5. I cared a lot about what happened to these characters: 4. It’s important for readers NOT to care about these characters one hundred percent flat out, because if we did, we might not make it through the book. Fortunately, the writer uses an old-fashioned fairy tale narrator’s voice to put some distance between us and Hansel and Gretel.  That way there’s a little insulation between us and the raw horror and heartbreak while reading, like the protection firefighters get when they wear those special suits in burning buildings.

Kid questions

1. How old is the main character? The writer never says how old these two characters are, but they’re not teenagers yet. My guess is somewhere between eight and twelve.

2. Is there a group of friends I can imagine I’m part of? No, but there is a brother-and-sister team.

3. Is this a series or just one book? Something in between a series and an individual book. I just checked Amazon.com and see that the author has written another book. It’s about Jack and Jill and I expect it’s just as bloody as this one.

4. Does it get off to a fast start? Fast enough. There’s a nice hook in the beginning to reel you in so you are patient through the next few pages of background information you have to read before the first heads are chopped off.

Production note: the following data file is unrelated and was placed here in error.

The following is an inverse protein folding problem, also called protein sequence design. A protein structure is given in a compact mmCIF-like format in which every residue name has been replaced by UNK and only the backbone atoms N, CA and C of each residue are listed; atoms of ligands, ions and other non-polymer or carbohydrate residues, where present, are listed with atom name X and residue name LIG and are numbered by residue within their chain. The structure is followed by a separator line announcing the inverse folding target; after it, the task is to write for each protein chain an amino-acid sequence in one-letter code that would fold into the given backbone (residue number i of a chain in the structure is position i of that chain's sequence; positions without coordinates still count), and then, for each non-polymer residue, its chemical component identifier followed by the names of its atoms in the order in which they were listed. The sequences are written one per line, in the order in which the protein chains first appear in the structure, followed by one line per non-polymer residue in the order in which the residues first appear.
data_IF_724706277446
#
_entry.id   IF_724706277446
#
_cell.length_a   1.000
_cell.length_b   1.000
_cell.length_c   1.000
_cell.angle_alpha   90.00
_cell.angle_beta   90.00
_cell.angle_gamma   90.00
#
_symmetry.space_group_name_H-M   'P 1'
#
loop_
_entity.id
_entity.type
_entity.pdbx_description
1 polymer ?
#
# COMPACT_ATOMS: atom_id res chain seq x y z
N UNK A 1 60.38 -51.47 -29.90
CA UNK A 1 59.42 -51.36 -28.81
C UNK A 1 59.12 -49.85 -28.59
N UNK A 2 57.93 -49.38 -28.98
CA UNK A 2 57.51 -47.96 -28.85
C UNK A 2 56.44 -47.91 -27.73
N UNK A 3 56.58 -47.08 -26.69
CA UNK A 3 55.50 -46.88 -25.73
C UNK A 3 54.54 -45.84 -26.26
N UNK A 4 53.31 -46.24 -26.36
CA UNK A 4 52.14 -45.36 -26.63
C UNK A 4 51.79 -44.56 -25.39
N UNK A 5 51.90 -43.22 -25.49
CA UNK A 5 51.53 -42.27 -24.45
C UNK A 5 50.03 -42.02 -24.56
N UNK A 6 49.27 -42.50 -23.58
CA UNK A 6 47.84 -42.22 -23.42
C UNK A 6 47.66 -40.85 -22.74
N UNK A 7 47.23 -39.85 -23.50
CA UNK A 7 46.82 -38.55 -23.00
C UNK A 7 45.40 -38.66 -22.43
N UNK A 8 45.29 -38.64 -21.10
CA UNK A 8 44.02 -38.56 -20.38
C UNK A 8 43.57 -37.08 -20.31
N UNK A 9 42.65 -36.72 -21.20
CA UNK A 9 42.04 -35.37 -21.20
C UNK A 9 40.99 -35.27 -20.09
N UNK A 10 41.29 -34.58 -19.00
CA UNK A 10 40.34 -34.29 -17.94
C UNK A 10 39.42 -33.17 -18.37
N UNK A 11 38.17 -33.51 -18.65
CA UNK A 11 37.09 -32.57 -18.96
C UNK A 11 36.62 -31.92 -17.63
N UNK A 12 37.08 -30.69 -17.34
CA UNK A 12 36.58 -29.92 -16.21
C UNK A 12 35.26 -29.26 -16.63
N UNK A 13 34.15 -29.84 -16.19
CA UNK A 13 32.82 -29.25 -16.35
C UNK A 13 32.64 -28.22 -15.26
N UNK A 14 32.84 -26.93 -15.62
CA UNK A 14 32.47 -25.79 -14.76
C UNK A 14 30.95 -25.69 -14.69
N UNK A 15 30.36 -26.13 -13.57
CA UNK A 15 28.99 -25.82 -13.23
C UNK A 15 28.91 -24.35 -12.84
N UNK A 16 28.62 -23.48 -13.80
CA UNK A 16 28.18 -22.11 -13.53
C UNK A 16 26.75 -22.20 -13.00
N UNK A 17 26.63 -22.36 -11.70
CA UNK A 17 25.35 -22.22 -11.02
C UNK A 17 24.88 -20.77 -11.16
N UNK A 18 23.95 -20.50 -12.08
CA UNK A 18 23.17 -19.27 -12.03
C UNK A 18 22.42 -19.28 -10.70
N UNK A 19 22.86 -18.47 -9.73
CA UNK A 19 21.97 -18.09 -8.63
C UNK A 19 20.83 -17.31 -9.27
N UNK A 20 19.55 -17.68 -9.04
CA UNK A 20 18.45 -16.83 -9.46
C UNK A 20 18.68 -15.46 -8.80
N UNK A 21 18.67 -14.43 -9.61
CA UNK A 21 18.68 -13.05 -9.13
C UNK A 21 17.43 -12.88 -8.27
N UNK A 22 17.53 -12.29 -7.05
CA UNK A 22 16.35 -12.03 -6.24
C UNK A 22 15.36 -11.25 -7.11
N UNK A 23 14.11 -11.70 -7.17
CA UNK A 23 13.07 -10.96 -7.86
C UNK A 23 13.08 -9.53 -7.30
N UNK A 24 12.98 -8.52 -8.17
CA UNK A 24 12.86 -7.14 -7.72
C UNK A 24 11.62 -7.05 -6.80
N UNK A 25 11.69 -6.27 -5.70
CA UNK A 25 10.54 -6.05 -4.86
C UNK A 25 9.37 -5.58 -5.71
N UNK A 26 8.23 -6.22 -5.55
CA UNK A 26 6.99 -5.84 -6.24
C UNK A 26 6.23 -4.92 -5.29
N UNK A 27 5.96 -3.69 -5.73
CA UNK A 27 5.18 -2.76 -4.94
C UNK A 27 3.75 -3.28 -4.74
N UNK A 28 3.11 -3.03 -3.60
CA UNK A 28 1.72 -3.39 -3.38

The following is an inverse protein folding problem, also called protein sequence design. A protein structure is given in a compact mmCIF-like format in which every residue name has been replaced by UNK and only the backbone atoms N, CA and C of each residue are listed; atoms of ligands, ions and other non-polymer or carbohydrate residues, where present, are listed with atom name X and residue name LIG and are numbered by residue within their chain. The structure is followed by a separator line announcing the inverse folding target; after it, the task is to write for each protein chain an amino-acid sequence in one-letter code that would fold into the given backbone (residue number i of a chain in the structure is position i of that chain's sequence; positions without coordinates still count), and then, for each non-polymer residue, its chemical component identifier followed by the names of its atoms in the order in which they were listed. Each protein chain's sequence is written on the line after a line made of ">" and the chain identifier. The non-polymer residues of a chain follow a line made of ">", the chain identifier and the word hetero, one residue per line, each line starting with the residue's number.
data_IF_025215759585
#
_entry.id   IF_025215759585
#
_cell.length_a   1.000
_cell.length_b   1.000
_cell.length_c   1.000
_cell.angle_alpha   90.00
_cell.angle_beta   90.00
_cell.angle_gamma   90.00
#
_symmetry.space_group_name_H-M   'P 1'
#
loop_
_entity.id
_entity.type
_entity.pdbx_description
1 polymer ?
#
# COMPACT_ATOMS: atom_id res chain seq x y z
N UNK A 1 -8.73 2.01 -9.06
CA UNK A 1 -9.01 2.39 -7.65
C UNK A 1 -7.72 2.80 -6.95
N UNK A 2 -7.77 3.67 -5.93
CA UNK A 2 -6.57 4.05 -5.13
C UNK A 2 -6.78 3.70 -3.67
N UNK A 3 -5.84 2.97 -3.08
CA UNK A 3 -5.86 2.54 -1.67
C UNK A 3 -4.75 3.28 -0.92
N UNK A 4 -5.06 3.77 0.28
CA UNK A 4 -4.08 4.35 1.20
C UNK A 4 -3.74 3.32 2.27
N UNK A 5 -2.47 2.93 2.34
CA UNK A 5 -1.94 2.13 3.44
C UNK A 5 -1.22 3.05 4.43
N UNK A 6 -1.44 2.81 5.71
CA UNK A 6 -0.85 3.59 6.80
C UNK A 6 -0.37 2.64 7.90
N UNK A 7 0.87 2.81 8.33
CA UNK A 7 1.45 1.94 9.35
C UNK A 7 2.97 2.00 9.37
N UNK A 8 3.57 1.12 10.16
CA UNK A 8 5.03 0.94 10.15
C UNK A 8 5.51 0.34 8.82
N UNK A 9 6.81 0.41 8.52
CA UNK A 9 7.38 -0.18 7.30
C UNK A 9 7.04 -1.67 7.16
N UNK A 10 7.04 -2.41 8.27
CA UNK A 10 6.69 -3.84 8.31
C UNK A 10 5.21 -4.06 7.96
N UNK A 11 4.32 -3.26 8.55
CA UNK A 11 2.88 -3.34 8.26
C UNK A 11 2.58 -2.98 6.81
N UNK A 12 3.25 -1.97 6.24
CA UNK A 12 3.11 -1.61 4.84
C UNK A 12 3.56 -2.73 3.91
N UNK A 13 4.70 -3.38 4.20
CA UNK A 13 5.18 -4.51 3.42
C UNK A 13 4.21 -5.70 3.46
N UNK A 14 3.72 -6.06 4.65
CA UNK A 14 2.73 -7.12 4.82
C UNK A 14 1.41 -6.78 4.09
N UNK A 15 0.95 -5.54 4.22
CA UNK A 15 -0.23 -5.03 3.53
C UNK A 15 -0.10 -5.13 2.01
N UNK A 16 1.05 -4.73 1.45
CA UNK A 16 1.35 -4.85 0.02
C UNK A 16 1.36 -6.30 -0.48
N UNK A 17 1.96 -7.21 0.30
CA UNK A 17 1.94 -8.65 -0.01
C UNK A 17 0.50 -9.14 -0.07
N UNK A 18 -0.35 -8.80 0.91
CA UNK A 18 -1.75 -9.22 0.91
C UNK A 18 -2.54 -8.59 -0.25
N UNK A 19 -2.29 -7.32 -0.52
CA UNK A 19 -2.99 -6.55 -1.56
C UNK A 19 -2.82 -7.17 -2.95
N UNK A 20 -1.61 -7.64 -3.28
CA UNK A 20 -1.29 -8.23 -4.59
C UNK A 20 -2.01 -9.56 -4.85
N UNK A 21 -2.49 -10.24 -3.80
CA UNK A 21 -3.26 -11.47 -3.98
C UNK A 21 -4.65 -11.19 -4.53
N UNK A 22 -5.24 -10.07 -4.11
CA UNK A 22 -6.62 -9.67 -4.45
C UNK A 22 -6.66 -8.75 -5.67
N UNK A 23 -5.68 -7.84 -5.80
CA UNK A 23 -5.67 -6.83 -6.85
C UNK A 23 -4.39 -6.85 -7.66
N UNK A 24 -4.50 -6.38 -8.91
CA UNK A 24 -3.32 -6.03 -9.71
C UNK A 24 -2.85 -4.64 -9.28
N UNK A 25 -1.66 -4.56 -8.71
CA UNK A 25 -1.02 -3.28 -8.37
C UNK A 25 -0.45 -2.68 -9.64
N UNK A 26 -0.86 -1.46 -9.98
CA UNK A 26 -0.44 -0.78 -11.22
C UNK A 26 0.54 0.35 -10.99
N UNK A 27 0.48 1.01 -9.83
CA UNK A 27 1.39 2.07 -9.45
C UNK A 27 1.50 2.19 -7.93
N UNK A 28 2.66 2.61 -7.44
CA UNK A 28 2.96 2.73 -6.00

5. Is there at least one nice grownup? Gretel meets a nice widow at one point, who takes Gretel in and tries to protect her. However, even the nice widow can’t stop bad stuff from happening to Gretel, because Gretel disobeys the widow, goes straight into the dark wood, and lands smack dab in the trap of a serial killer. In this book, when the grownups don’t actually cause the kids trouble, the kids go out and find the trouble for themselves.

6. Does it get mushy? Is there L-O-V-E? There is no mush, but at one point, Gretel develops a crush. She doesn’t pick a nice guy, and when she goes to visit him, she barely escapes with her life.

Adult’s questions

1. What’s the major source of suspense? You’ll wonder how Hansel will come back to life after being killed a second time, whether and how Gretel will escape the serial killer who rips girl’s souls from their bodies and eats the corpses for supper, and how Hansel will escape from Hell. You’ll wonder a lot of other things, too, but most of all, you’ll wonder how the writer will bring it all to a satisfying conclusion. (I think he succeeds, and it’s a surprisingly happy ending, too.)